An adjective, meaning "characteristic in feel to a Philip K. Dick novel."

Similar to the term "Kafkaesque" (which refers to Franz Kafka) both in usage and meaning. A dickian experience is one in which you are nagged by certain doubts; these can range from doubts of the authenticity of a historical artifact to doubts about the fundamental aspects of existence: the nature of your identity, the nature of your humanity or of humanity in general, and most commonly, the nature of reality itself.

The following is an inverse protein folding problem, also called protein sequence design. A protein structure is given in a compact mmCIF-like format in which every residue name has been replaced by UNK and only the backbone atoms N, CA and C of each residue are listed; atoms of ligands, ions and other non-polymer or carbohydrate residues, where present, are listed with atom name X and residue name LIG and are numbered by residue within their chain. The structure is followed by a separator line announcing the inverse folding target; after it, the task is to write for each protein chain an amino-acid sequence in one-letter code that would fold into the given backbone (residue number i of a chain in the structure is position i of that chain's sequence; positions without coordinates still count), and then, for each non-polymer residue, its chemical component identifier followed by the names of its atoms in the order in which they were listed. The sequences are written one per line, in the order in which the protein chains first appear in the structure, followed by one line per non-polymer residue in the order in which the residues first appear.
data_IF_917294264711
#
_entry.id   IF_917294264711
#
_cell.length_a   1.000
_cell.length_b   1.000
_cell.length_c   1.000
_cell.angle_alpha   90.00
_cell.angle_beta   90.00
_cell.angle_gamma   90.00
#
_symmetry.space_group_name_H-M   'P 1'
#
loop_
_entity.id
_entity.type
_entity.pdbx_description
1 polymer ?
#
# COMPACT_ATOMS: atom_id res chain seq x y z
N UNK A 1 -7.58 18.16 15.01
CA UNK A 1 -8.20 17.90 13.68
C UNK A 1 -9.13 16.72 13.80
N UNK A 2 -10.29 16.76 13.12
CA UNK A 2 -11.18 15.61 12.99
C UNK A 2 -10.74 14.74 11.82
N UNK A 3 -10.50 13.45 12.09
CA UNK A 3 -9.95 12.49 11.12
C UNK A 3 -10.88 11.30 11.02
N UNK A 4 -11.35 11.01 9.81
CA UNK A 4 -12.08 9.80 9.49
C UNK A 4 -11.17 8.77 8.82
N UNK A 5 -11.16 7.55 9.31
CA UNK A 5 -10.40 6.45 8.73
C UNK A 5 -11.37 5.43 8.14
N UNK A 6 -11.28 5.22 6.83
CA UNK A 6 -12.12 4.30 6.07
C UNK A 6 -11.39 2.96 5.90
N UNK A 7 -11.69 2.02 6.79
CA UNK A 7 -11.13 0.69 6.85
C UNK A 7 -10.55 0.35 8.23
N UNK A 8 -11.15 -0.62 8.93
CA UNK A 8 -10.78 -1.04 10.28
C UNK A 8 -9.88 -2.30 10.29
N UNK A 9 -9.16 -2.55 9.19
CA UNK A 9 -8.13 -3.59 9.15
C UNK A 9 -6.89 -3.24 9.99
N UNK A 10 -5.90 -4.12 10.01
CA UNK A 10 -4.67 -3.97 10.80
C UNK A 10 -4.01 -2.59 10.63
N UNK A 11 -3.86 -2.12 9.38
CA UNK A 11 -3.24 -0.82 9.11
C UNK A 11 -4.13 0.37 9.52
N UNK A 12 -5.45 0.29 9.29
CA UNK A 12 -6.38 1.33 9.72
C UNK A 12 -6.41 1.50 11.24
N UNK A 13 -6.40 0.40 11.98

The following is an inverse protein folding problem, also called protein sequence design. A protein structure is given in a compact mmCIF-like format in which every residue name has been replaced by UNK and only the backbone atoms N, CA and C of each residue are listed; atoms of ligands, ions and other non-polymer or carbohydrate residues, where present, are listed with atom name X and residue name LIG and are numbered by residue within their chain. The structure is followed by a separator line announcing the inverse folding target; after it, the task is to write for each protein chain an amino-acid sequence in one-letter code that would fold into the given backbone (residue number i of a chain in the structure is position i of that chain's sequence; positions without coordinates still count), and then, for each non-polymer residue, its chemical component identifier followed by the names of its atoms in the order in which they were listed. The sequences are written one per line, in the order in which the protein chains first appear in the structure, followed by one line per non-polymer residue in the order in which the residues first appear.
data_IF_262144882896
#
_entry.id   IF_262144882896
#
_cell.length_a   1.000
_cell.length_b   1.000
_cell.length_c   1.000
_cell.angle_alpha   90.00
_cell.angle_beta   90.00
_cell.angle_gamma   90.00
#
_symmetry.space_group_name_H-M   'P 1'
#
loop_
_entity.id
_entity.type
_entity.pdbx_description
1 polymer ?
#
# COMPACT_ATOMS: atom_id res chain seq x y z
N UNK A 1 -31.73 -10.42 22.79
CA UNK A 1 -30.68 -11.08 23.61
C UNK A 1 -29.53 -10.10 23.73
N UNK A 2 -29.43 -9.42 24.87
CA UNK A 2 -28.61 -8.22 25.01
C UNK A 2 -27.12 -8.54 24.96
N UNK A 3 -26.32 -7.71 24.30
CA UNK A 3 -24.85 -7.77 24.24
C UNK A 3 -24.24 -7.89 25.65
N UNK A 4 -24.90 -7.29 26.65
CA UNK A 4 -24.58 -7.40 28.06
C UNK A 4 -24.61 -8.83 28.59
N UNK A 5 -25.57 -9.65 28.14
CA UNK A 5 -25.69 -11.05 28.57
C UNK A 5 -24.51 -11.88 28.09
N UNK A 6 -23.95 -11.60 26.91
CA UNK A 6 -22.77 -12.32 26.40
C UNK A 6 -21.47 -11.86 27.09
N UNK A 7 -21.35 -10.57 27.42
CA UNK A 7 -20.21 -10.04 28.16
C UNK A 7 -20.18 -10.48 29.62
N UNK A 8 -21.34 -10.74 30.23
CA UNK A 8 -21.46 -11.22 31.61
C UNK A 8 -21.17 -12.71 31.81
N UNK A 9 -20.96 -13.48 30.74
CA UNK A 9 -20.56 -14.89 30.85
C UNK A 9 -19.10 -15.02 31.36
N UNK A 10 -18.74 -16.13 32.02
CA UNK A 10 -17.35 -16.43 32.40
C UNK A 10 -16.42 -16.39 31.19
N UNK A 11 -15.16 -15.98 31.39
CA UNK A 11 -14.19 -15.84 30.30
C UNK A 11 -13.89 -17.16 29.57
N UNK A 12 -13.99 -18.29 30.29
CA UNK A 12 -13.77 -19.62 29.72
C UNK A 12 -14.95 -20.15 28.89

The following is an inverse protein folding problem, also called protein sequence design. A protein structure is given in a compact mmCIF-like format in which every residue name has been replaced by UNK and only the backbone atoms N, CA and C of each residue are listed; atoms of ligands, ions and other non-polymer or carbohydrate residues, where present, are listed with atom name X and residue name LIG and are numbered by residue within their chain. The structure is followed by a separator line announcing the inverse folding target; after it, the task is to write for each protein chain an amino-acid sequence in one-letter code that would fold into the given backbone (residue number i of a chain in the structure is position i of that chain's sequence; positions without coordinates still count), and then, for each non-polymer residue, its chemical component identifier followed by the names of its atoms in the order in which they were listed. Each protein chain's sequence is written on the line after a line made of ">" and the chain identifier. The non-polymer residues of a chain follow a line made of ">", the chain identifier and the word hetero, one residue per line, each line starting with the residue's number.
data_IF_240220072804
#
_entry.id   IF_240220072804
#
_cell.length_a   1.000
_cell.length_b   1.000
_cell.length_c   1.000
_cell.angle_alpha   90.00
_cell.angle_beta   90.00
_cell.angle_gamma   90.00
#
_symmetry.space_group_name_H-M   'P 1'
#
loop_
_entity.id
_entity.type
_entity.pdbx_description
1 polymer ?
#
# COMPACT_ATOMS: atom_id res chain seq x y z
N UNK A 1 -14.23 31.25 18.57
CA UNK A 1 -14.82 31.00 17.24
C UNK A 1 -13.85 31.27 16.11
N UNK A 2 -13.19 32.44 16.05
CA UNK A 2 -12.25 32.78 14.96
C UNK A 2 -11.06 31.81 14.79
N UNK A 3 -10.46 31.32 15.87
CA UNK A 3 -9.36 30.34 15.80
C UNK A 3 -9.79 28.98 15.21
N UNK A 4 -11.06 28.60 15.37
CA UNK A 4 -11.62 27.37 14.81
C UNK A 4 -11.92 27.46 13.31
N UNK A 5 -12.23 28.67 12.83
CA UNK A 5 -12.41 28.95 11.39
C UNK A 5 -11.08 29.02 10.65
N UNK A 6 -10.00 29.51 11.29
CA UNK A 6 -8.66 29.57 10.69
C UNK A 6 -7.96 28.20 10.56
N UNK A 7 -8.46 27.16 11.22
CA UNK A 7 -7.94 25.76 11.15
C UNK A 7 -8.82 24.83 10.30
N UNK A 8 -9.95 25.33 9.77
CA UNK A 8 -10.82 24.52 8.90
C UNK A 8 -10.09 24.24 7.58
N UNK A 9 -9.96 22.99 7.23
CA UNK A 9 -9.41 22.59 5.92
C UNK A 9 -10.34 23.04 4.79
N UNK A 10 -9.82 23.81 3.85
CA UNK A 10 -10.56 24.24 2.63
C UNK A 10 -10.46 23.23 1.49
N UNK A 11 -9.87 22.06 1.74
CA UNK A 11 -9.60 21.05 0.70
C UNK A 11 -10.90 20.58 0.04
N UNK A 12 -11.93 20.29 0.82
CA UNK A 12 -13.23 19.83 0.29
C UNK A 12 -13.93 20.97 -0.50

The term can also apply to Dick's particular way of writing, especially word-useage-wise. (Appending the word "wise" to a gerund to yield an adjective is a particularly common aspect of dickian writing.) Dick also has an abiding affection for the word "ersatz." (thanks to dTaylorSingletary for pointing this one out)

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